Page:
Focus groups will commence towards the end of this year and transition training will be delivered at least 12 months from the final closure date.
5. Outplacement/Job Centre
We believe our well trained and efficient workforce would be an asset to any employer. As a means of encouraging employees to stay, we hope to work with other employers to help employees source potential opportunities that would line up with their demobilisation dates.
Our ambitious aim is to set up an employment centre on-site, including running a career fair for employers. The plan is for this to commence about six months from the final closure date.
We will continue to celebrate our operational achievements including key business milestones. Base is known for throwing a good party for staff and their family and our plans include a very big party at the end to recognise and celebrate all our great achievements over the years.
Some of these strategies are already in play. We’ve started the communication process, engaged the financial management trainer and are in talks with the consultant to run our focus groups and organise the transition training and outplacement centre.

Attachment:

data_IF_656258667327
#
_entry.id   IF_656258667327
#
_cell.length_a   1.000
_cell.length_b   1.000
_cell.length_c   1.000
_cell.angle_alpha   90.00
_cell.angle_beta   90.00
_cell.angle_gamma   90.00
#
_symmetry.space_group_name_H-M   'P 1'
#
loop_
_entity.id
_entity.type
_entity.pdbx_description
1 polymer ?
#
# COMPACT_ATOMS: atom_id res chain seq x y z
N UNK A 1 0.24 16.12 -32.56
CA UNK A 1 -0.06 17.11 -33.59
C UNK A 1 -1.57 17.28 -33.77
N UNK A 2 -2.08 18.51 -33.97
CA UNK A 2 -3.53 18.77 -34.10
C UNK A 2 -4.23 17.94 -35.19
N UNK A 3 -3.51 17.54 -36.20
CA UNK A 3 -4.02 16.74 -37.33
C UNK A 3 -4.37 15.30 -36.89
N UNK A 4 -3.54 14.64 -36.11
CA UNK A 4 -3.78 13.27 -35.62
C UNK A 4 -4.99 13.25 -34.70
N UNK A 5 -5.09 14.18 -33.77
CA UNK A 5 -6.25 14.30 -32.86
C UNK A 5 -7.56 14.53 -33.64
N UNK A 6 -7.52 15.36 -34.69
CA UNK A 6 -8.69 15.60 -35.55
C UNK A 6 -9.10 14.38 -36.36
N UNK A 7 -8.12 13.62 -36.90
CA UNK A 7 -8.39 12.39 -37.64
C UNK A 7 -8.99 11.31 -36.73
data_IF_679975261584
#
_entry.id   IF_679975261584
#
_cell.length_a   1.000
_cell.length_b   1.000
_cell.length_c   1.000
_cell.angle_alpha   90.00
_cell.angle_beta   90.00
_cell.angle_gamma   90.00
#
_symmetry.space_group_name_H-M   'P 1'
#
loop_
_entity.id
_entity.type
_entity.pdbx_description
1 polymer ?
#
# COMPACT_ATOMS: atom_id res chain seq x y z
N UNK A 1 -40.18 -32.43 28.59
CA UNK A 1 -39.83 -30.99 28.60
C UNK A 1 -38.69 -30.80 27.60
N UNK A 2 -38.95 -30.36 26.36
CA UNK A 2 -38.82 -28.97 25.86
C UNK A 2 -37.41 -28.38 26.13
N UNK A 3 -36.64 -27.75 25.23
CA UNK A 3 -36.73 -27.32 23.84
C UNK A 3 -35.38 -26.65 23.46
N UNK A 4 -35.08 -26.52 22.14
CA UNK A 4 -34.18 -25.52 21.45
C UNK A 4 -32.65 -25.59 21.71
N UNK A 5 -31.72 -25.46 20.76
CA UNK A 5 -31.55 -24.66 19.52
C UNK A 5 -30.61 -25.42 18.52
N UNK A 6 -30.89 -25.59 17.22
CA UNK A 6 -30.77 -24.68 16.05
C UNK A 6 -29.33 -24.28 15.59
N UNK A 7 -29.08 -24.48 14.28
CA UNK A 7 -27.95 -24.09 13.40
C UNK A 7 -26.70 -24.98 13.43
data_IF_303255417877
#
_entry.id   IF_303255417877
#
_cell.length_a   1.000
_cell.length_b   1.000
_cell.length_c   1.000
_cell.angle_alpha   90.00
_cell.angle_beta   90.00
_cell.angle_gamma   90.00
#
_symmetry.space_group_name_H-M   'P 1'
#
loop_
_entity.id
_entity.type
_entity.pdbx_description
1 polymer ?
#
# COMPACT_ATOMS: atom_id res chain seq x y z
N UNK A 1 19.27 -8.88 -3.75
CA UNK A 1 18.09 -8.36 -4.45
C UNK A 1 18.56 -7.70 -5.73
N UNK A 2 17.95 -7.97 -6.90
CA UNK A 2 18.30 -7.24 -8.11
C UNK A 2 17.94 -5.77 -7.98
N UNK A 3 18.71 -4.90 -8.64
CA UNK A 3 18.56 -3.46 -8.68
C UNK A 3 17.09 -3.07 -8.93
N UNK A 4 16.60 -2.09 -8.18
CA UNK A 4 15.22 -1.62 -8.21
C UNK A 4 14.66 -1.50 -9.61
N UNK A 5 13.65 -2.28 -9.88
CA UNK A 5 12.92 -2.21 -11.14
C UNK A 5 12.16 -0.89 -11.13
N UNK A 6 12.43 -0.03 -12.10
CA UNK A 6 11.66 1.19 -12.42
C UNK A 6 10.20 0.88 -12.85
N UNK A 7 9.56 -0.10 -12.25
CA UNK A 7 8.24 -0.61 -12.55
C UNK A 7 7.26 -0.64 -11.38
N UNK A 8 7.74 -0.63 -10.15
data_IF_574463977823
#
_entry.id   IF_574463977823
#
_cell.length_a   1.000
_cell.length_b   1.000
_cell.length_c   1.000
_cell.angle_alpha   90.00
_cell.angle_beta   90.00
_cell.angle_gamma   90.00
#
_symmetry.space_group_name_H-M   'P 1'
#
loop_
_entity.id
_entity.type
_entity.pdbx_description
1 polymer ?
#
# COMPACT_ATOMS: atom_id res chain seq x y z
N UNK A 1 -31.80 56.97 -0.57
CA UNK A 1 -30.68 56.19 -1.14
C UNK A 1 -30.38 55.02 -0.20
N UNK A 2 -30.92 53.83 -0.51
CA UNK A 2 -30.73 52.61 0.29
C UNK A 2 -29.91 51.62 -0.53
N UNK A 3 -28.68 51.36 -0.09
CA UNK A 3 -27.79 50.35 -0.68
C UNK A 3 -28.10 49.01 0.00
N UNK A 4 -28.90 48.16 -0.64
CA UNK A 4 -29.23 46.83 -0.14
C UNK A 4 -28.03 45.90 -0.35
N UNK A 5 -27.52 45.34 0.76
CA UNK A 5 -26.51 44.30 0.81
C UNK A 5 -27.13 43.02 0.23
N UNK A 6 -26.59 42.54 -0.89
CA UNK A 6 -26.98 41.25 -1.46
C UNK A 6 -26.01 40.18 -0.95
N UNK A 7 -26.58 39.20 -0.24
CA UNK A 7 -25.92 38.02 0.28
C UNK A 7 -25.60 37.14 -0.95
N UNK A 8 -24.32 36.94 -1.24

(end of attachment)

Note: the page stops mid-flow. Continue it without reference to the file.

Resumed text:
Our dearest hope is to extend our mine life in Kenya and much effort is being put into achieving that. However, there is no certainty — a worst-case scenario we close in one-two years and our staff feel prepared and ready to face life after Base.
In the best-case scenario, our operations are extended, and employees still feel that they are being given skills to face the future. Either way, we retain our resources, continue delivering to stakeholder expectations and our workforce remains committed.